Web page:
Compared to the fall of Kandahar and Herat, Afghanistan’s second and third cities, the capture of Qala-i-Naw, a small provincial capital in a remote corner of the country, seems, and is, irrelevant. But not for the thousands of Spanish soldiers and aid workers who worked there.
In the distribution of the PRTs (Provincial Reconstruction Teams) among NATO partners, Spain was given Badghis, one of the most backward provinces of one of the poorest countries in the world. For the first time, Spain assumed responsibility not only to guarantee her safety but also to help bring her out of the backlog. With 20,590 square kilometers (somewhat less than Galicia) and 400,000 inhabitants, when the Spanish arrived there it did not have a single kilometer of road.
Between 2005 and 2013, 160 kilometers of roads and eight of asphalt streets were built in the capital, a park with 35 machines was created for public works, a water network for domestic consumption and sanitation was laid in Qala-i-Naw and 35 wells in rural areas. But the jewel in the crown, recalls Soraya Rodríguez, Secretary of State for International Cooperation (2008-11), was the rehabilitation of the provincial hospital, with 106 beds, which served 60,000 people, and the construction of five rural outpatient clinics. A maternal and child ward was set up because many women bled to death in childbirth and many children suffered from malnutrition; and a school for midwives and nurses, because the men did not allow their wives to be cared for by male doctors. Three secondary schools (one for women), six primary schools and more than 400 temporary modules were built; with about 12,000 students in total. And a training center for 380 teachers; including 60 women.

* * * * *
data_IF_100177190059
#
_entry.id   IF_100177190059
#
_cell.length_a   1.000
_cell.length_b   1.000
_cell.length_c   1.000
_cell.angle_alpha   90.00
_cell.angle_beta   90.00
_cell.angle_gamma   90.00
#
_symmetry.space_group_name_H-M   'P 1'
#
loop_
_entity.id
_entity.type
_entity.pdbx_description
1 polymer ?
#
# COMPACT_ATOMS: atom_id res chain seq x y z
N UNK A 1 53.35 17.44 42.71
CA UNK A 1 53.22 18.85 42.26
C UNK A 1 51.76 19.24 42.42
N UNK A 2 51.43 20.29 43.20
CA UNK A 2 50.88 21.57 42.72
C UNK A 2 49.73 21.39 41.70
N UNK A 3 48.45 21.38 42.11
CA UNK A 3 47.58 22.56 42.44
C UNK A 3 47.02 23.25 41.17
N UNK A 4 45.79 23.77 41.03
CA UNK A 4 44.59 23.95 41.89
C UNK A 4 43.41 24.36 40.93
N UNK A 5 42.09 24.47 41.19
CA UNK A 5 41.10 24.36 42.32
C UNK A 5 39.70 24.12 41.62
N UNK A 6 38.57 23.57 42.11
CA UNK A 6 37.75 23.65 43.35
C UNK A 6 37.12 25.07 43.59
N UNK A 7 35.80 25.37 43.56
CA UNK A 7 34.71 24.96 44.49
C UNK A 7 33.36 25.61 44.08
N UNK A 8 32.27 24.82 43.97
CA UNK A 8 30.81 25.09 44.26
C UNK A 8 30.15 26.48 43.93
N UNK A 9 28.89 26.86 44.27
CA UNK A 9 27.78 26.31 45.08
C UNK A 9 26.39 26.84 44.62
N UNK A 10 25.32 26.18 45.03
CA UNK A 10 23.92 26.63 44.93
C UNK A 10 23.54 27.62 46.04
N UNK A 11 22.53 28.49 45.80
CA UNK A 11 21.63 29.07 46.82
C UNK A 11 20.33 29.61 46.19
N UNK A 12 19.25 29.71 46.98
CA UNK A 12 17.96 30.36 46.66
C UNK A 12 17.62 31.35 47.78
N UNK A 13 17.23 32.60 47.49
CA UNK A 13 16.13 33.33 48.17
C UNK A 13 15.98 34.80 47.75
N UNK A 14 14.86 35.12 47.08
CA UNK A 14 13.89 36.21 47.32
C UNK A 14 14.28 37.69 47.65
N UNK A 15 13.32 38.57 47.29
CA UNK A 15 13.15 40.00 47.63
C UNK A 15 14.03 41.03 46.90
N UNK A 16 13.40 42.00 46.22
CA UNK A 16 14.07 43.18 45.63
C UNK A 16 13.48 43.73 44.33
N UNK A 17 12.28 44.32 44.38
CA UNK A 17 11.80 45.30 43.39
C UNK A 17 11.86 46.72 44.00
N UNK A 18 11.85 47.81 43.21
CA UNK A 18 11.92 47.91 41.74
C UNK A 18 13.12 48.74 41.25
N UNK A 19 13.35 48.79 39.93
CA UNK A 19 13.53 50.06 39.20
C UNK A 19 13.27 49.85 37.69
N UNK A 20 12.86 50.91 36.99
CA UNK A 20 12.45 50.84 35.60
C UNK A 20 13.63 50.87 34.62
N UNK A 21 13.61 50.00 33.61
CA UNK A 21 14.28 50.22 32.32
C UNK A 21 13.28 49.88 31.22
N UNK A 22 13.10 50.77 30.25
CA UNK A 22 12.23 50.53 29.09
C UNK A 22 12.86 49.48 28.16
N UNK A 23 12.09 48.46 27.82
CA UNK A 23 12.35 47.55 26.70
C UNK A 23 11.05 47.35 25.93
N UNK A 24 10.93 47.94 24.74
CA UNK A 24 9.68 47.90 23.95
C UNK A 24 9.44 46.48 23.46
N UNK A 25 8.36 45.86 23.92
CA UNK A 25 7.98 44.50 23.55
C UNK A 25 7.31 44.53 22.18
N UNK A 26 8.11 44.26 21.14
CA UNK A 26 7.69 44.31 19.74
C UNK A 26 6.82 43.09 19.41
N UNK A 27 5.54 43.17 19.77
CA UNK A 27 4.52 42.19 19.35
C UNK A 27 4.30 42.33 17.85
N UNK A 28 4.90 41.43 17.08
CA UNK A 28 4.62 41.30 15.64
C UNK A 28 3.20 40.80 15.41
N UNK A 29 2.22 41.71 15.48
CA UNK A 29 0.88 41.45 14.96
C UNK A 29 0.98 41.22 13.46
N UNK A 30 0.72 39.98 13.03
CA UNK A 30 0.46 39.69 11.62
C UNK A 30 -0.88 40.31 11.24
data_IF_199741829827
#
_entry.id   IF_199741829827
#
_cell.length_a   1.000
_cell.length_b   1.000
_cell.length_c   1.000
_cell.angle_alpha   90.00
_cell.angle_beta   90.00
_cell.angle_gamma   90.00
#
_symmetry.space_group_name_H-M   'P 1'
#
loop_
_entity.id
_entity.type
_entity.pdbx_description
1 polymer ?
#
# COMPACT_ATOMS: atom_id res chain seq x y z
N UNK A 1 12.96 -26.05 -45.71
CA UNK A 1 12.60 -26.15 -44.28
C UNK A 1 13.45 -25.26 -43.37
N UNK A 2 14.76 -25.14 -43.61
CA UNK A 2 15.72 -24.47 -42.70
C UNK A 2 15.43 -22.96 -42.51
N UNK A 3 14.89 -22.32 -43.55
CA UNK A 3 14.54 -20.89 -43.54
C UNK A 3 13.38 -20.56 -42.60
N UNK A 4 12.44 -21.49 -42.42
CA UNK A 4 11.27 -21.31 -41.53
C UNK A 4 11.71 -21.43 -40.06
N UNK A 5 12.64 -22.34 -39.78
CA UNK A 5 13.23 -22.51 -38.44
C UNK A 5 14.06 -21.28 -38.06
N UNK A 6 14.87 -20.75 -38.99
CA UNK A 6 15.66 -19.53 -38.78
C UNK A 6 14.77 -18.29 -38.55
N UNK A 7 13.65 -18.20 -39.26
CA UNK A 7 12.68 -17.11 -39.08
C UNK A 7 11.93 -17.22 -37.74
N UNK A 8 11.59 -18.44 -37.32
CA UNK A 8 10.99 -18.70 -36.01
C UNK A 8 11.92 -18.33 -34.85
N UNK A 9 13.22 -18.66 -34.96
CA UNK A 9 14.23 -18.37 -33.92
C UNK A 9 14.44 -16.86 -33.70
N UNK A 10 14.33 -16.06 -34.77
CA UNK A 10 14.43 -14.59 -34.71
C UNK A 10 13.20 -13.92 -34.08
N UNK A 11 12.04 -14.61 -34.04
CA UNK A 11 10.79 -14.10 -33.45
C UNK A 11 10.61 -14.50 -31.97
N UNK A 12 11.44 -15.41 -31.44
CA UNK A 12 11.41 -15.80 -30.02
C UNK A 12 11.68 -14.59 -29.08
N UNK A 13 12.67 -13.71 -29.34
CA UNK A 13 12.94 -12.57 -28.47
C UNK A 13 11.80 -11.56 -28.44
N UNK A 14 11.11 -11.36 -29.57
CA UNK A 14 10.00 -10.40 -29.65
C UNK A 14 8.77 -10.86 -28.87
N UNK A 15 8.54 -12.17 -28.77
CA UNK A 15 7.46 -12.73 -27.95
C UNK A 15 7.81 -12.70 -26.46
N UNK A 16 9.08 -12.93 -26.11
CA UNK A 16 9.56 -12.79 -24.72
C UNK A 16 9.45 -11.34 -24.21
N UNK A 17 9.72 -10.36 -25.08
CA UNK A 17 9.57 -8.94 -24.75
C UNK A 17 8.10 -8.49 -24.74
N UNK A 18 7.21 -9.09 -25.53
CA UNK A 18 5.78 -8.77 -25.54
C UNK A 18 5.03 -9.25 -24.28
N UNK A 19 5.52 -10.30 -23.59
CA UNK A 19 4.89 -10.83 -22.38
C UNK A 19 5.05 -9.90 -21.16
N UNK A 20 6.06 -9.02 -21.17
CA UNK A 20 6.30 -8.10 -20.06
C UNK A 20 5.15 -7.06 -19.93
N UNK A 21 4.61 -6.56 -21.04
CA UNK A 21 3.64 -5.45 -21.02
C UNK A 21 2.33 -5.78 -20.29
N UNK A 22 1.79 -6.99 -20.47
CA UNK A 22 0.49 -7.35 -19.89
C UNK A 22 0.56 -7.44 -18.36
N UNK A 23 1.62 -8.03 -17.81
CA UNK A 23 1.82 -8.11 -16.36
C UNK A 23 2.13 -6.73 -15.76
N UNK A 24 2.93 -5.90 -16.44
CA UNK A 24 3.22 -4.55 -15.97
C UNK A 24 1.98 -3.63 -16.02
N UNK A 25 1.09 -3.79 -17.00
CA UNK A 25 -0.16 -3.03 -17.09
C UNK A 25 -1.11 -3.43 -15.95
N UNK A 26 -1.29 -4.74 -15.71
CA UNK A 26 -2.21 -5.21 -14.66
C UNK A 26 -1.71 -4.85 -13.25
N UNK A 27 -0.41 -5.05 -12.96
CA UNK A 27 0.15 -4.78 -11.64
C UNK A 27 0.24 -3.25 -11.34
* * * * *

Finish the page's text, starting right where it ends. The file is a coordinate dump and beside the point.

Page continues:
Of the 525 million that Spain spent on humanitarian aid to Afghanistan (aside from the 3,500 that the military deployment cost), more than 80 were dedicated to trying to get this province out of backwardness. In 2013, when the Spanish troops withdrew from Badghis, all the projects were transferred to the Afghan authorities. Not a single aid worker remained in the area (“it was impossible without the security provided by the military,” Rodríguez admits) and the new infrastructure began to deteriorate. The return of the Taliban is the last straw for many of those works, starting with the girls’ schools.
“It gives me chills to think what this means for the Afghan population and, especially, for the girls who for 20 years have been educated in freedom and are now subjected to horror and atrocity,” reflects the former Secretary of State.